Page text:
P&P Kids and Teens ‏@KidsandProse This becomes even stranger when you consider we've met other pigs, but not a single other elephant.
P&P Kids and Teens ‏@KidsandProse  The pigs even have their own DAY, while Gerald has no elephant community at all.
The key to friendship is changing "on you" to "ennui."
P&P Kids and Teens ‏@KidsandProse Piggie claims a pig identity because she knows what it means, whereas Gerald has no frame of reference for elephant identity
And this all before leveraging any of the canonical interpretive structures and expanding the consideration to other works in the Willems canon, as Lynne Doncaster points out:
LynneDoncaster ‏@LynneDoncaster Are we going to explore a Freudian analysis of Pigeon's hot dog obsession?
Fear not! The Lacan reference did follow the Freudian question. (Who says I don't know how to have a good time!)
Actually, the hot dog functions as a Lacanian transcendental signifier, or as Freud said, Sometimes a cigar is just a cigar.
Of course, as I described above, the point of this kind of intellectual exercise isn't necessarily to determine definitive answers to our questions but to explore possibilities. This is an act of free play in the void bounded by an agreed upon foundational text. That said, I think we made progress towards a more stable understanding--with its own interpretative potential--by borrowing terms from another critical lexicon.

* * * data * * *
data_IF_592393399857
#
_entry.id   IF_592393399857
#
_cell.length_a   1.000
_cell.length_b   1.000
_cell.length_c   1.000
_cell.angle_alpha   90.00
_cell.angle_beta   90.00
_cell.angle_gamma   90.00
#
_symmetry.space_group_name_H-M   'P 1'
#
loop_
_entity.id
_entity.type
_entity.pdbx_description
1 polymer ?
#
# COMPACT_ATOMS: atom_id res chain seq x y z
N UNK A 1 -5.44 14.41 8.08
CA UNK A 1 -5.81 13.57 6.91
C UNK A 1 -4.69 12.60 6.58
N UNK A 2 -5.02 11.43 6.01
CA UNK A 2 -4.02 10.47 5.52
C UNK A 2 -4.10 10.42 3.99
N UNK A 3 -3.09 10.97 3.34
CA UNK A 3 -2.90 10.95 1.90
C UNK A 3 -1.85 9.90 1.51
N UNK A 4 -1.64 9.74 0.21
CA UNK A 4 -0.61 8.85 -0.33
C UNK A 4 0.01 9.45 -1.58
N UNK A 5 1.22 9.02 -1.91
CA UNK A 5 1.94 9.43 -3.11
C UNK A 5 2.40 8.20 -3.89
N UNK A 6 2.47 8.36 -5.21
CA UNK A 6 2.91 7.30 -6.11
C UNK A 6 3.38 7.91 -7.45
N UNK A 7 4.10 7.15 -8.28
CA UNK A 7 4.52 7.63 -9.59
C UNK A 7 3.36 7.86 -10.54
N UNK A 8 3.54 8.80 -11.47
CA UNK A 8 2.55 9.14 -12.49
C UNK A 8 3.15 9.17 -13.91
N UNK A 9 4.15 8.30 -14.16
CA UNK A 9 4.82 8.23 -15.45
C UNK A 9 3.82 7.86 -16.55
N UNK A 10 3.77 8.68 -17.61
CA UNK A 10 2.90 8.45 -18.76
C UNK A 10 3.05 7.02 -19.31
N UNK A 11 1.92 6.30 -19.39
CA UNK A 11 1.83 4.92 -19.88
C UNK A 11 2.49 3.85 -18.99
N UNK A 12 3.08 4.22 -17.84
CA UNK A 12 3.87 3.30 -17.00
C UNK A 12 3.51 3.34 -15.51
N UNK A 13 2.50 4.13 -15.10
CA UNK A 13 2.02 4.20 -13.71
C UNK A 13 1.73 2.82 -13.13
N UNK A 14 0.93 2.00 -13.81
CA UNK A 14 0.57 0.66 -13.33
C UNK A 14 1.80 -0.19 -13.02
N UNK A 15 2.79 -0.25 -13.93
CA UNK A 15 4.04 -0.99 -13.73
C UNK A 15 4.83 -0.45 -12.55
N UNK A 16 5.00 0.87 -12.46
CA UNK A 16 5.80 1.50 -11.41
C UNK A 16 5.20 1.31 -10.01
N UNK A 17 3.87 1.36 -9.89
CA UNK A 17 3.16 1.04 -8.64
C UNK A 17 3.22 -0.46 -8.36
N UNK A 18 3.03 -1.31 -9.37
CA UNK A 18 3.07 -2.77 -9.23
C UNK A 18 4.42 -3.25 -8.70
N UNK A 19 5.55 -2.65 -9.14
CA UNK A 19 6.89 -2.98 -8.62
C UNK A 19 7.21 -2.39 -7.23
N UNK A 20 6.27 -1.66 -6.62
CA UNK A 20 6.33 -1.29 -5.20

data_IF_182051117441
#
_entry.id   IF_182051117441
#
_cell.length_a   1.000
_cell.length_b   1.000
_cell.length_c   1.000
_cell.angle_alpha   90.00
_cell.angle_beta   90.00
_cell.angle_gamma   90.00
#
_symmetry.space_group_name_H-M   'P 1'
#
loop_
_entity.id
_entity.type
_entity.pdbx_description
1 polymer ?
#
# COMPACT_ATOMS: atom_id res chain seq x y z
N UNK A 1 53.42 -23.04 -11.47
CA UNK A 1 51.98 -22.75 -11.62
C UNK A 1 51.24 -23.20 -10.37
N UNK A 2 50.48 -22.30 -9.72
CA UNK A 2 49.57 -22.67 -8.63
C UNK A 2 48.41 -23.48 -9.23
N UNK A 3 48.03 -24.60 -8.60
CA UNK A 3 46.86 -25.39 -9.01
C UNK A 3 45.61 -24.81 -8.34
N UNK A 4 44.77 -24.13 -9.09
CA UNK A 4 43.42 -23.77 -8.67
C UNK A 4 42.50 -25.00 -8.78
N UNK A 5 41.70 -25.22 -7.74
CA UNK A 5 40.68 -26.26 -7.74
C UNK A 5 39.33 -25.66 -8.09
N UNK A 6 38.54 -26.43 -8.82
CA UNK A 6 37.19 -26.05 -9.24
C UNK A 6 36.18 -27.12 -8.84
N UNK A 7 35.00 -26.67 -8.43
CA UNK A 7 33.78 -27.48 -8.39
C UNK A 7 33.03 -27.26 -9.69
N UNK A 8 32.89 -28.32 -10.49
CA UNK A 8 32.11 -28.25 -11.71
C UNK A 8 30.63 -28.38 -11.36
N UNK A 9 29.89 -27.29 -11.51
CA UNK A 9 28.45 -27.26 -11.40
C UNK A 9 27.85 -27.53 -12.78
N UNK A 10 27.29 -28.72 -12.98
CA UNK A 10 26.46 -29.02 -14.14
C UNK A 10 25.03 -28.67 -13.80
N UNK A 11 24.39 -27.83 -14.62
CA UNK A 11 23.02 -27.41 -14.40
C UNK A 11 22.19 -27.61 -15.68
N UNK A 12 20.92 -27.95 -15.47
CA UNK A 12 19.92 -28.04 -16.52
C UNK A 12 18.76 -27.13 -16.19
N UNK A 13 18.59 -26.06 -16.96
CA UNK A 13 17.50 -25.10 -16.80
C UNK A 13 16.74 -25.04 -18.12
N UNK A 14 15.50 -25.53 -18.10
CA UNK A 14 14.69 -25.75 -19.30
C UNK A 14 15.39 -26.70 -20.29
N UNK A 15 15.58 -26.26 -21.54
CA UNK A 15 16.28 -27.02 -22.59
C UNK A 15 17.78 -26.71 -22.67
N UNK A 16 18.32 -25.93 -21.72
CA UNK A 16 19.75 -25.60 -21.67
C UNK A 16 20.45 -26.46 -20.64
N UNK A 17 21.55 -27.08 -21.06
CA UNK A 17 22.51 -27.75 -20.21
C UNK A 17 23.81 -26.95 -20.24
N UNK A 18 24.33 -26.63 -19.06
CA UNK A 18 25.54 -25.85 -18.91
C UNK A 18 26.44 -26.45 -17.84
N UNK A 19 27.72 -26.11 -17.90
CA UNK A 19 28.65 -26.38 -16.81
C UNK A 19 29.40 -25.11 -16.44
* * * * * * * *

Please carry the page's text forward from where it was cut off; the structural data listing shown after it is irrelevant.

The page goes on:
One could easily also apply the Unified Theory of Muppets to Gerald & Piggie. Gerald=Order Muppet Piggie=Chaos Muppet.
Narrative requires conflict, conflict is a function of chaos, thus, Piggie almost always asserts agency as the subject in the titular phrase
The conflict is resolved through the interactions btw chaos & order, as Piggie interacts with Gerald. It is important to note…
...that this is an "interaction" not a "competition" so conflict is not resolved by the supplication of chaos to order but through…
...order & chaos finding accord in a dynamic yet stable relationship.
Duh Perhaps it's "Gerald the Elephant" & "Piggie" as in "Kermit the Frog" & "Miss Piggy." "Piggie" is just the child version of "Miss Piggy"

Yes, "Duh," is a high specialized, highly technical critical term derived from Deleuze & Guattari's Thousand Plateaus. (The fun! It just, it just won't stop!)

And, of course, the result is not some kind of finality, but rather, an impetus for further intellectual exploration, which means there was only one way to close out our discussion.

NO! Tear not the the veil from my blissful ignorance
Well, now it has become clear that someone needs to write the bildungsroman of Piggie becoming Miss Piggy. "Gerald, I want to be a star!

Sure, it's little ridiculous to use this kind of language in relation to a book designed to help teach literacy to young children, but I think that ridiculousness is exactly what makes this kind of thinking so much fun. And besides, exploring the identity politics of "Piggie" and "Gerald" as proper character names in the context of the series title "Elephant & Piggie" is way easier to teasing out the interpretive threads of author/reader relationships in the context of meta-fictive exercises in which the very concept of "talking back to the text" is inverted, present in We Are in a Book.

No comments:

Blog Archive